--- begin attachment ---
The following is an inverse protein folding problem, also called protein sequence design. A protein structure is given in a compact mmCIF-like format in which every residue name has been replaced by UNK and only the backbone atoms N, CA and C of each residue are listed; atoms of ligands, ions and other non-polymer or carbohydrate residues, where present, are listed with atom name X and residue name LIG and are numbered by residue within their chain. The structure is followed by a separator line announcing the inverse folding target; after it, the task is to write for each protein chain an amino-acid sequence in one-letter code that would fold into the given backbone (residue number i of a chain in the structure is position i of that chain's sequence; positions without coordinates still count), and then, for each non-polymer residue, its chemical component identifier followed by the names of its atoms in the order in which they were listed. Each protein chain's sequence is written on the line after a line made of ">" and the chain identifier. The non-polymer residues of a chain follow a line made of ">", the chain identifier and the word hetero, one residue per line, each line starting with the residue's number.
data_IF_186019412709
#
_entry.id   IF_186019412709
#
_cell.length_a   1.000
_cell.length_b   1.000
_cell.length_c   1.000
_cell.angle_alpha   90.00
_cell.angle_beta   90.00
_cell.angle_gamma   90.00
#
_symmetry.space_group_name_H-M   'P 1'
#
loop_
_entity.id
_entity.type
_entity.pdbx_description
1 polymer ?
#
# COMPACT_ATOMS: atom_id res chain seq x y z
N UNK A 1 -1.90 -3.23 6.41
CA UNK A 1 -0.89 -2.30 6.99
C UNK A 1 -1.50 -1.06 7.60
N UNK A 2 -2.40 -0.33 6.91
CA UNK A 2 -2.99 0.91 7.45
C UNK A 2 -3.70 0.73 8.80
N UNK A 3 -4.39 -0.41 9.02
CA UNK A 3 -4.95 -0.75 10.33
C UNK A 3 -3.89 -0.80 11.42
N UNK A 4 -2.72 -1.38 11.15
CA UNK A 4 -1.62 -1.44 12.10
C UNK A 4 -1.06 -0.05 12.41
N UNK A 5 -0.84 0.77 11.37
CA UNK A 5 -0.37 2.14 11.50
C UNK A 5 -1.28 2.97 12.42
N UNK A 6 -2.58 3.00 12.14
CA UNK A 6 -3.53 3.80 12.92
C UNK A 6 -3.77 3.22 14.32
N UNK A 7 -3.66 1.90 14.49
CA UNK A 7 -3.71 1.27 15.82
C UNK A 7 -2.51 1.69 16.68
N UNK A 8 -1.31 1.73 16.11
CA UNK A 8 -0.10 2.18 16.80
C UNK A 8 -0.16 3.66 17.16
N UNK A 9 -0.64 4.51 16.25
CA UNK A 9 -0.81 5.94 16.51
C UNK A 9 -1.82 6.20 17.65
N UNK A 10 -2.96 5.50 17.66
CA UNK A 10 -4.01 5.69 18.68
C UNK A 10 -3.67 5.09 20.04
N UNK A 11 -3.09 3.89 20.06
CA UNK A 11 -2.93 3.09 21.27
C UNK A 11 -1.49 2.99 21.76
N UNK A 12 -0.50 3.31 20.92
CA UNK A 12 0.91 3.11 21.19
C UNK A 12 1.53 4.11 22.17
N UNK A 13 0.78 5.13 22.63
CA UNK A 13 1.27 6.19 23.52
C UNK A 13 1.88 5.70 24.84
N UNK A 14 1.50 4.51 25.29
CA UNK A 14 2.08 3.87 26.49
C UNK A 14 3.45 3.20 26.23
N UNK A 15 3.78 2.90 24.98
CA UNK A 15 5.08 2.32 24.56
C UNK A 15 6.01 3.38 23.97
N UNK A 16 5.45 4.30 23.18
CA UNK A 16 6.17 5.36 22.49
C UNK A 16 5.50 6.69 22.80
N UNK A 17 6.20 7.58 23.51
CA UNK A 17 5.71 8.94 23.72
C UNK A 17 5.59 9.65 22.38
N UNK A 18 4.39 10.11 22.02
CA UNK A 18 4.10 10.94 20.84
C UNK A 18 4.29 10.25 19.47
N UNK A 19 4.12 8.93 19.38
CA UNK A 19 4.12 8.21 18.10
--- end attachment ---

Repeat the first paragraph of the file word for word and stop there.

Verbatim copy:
The following is an inverse protein folding problem, also called protein sequence design. A protein structure is given in a compact mmCIF-like format in which every residue name has been replaced by UNK and only the backbone atoms N, CA and C of each residue are listed; atoms of ligands, ions and other non-polymer or carbohydrate residues, where present, are listed with atom name X and residue name LIG and are numbered by residue within their chain. The structure is followed by a separator line announcing the inverse folding target; after it, the task is to write for each protein chain an amino-acid sequence in one-letter code that would fold into the given backbone (residue number i of a chain in the structure is position i of that chain's sequence; positions without coordinates still count), and then, for each non-polymer residue, its chemical component identifier followed by the names of its atoms in the order in which they were listed. Each protein chain's sequence is written on the line after a line made of ">" and the chain identifier. The non-polymer residues of a chain follow a line made of ">", the chain identifier and the word hetero, one residue per line, each line starting with the residue's number.